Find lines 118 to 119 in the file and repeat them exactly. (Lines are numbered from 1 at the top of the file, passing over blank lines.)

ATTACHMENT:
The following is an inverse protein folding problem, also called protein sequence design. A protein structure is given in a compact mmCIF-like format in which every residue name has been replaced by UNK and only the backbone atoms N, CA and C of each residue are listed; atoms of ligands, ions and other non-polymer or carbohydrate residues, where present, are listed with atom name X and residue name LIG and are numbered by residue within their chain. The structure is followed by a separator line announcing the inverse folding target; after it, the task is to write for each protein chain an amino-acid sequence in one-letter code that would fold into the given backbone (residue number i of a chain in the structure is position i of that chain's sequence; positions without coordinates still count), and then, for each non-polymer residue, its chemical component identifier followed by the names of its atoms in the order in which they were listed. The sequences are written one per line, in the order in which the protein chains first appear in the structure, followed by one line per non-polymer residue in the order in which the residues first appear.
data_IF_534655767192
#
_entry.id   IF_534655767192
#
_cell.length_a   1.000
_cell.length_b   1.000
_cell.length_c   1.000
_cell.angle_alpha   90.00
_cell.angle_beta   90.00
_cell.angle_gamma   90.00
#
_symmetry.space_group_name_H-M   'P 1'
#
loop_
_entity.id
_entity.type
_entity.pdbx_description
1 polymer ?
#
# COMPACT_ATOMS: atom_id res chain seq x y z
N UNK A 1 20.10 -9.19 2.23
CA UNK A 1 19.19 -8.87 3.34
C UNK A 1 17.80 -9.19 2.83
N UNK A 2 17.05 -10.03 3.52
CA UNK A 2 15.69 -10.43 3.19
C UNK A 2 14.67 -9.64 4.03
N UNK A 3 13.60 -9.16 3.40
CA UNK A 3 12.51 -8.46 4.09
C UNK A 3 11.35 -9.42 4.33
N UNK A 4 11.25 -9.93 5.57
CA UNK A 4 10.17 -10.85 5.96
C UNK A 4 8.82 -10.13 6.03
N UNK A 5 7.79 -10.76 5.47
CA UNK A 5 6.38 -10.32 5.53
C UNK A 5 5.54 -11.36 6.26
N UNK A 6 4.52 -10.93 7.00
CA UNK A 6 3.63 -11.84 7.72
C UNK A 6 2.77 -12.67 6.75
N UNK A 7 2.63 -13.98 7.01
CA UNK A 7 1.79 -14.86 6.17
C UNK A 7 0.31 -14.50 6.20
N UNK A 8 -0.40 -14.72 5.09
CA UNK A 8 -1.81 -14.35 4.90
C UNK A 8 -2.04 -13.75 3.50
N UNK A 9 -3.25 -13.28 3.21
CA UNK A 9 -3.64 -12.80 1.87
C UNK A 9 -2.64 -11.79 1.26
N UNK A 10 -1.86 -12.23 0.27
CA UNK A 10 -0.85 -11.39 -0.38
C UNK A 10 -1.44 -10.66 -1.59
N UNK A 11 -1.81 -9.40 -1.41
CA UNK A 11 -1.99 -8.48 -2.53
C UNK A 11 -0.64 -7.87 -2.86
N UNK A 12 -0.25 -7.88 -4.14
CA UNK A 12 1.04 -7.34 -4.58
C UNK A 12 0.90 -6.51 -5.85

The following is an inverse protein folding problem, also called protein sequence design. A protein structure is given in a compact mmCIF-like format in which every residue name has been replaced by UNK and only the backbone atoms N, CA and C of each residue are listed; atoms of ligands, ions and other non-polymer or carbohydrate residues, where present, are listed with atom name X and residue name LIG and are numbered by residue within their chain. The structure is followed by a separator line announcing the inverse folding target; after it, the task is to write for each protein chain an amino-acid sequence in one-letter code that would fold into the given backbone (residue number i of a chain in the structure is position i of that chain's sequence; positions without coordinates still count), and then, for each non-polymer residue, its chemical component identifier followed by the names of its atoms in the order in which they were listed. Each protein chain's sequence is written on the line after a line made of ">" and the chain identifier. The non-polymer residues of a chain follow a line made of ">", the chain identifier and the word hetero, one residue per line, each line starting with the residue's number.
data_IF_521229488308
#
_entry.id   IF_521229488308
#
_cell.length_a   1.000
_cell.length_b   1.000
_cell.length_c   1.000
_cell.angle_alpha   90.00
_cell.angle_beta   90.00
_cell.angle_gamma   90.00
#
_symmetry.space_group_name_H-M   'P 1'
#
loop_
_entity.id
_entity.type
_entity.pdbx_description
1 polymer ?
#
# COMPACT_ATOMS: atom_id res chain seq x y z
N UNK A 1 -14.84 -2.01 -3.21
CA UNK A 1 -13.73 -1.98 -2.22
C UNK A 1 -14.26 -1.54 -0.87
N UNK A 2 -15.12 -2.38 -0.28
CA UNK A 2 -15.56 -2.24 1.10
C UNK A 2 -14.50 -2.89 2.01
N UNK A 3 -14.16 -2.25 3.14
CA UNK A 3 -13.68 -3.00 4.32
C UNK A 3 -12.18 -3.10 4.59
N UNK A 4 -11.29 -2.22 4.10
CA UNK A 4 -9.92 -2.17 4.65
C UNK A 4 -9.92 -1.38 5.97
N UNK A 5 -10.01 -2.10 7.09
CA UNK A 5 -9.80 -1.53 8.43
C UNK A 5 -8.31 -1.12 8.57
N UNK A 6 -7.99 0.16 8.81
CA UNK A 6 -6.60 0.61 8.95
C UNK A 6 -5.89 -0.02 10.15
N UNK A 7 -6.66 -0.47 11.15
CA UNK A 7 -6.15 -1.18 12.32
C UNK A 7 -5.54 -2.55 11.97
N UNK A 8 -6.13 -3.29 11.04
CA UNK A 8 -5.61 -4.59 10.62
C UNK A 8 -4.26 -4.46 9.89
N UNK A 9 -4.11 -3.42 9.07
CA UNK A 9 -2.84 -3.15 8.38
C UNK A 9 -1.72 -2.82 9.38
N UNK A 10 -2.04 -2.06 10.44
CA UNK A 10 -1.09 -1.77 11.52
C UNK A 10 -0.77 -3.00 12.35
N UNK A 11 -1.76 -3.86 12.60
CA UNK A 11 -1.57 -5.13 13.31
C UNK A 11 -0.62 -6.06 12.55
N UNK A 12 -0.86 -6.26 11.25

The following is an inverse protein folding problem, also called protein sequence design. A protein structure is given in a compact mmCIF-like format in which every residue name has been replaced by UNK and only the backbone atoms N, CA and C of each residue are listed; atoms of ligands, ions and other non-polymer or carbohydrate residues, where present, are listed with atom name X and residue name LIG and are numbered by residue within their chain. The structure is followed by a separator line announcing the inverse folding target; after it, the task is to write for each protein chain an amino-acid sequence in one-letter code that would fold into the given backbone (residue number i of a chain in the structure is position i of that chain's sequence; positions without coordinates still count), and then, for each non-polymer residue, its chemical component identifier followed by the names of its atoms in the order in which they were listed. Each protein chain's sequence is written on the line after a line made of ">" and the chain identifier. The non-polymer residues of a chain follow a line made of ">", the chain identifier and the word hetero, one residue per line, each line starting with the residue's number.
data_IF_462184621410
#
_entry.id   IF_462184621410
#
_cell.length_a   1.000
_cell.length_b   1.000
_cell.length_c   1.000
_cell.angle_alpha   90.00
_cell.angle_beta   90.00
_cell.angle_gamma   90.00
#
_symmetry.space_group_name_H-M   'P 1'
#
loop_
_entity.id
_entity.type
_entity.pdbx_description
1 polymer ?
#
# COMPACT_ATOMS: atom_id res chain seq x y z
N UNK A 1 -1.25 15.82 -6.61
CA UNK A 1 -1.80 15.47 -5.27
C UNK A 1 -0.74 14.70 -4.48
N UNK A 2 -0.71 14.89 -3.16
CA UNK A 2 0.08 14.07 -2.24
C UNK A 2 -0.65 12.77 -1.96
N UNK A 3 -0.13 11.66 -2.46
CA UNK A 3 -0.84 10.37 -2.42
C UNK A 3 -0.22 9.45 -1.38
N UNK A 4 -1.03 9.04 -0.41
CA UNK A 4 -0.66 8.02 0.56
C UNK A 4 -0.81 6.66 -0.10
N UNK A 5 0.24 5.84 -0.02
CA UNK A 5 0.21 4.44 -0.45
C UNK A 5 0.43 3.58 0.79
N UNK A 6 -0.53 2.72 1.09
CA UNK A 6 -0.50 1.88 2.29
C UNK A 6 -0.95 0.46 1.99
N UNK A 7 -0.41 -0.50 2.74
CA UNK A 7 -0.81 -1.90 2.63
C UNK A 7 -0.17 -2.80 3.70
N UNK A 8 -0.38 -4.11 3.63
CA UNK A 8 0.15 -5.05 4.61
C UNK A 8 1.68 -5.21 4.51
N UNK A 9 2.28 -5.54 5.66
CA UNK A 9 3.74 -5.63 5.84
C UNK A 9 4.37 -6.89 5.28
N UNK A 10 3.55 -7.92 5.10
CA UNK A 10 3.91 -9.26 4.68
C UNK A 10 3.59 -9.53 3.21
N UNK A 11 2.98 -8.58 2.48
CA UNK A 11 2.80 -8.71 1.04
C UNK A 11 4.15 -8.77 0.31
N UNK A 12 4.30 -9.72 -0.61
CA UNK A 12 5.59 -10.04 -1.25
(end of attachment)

_cell.length_a   1.000
_cell.length_b   1.000